With this view of the forest, the colors are very unnatural but the result is believable and interesting. While painting this oil I continued to lay in new colors, pushing this forest view beyond the typical portrait of a place. This wood doesn't exist in nature but it easily recognizable for what it is, a stand of trees receding into space.
As the painting developed, different lighting options were tried out: color, brightness, shadows-no shadows and more. Finally, I decided on a soft, yellow glow that permeated everything, making it difficult to find the source of the light.
There is a bit of sky in the upper right, but it's not a focal point and that is the nature of this Saccades series. The composition draws the eye across the canvas in all directions without resting.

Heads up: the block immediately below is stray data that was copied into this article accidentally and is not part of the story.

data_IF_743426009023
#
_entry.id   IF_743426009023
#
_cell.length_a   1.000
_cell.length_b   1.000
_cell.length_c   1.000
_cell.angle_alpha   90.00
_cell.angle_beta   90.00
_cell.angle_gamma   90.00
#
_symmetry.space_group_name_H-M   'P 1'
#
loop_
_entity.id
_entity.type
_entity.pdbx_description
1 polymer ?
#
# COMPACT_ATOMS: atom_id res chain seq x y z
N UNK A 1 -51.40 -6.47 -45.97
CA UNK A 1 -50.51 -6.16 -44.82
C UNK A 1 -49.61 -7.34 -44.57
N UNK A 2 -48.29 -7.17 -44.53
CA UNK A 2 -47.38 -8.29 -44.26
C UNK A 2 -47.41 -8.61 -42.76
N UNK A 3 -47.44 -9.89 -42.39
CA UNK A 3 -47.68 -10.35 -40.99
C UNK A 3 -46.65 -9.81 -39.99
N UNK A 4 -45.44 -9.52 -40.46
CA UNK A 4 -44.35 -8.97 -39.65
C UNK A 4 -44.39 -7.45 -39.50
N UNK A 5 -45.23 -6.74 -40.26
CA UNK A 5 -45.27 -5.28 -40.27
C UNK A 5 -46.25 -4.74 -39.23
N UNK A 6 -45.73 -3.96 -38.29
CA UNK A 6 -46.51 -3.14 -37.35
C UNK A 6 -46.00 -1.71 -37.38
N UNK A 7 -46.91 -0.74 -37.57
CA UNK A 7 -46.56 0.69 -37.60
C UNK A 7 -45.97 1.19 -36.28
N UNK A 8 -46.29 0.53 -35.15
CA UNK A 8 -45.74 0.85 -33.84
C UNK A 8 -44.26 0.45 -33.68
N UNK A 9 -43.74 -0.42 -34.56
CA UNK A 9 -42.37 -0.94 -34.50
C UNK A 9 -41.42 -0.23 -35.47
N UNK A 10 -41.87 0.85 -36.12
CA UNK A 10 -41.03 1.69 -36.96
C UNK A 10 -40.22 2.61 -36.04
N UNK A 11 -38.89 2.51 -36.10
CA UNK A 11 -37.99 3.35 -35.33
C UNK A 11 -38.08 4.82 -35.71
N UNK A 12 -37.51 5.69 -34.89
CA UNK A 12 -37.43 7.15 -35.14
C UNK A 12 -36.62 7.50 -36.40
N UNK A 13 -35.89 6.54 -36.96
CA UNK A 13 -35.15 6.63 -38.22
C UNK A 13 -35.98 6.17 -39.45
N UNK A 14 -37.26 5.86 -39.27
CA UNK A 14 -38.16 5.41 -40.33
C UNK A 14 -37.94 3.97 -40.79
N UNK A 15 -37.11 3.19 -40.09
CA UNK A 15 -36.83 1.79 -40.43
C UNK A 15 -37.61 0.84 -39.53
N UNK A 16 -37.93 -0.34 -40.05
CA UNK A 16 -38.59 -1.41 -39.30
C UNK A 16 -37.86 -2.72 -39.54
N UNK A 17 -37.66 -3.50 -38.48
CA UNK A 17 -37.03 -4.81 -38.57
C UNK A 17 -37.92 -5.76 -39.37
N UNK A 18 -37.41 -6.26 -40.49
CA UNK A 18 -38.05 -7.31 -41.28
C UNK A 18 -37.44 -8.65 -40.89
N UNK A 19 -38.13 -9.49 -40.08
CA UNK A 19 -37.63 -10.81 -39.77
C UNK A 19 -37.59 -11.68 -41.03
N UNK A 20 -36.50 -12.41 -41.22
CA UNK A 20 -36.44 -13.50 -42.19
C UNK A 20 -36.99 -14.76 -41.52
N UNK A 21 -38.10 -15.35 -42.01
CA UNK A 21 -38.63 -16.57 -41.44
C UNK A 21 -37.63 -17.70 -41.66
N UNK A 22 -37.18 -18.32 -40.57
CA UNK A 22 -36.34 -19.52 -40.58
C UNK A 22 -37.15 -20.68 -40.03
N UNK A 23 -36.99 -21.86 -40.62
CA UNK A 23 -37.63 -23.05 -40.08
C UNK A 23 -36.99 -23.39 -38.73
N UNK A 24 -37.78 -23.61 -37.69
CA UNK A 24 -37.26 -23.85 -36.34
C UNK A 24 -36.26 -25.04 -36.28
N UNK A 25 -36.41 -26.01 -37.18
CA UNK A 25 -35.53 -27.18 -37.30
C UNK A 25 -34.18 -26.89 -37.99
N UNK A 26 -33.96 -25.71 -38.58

It's an interesting result seeing this oil on the wall because the entire canvas becomes an art object rather than a picture of a place. The large oil transcends the pictorial and becomes a glowing presence in the room. It was a satisfying task to create this delightful and intriguing place.
About the Saccades Series here:
"Since the late 19th century, researchers have been aware of the phenomenon of saccades, the rapid movement of the eye as we shift our attention from one thing to another. As a result, vision itself is discontinuous. We construct a “map of reality” from saccades much as a film editor puts together a scene from individual camera takes."
From an article by the film maker Earl Morris, NY Times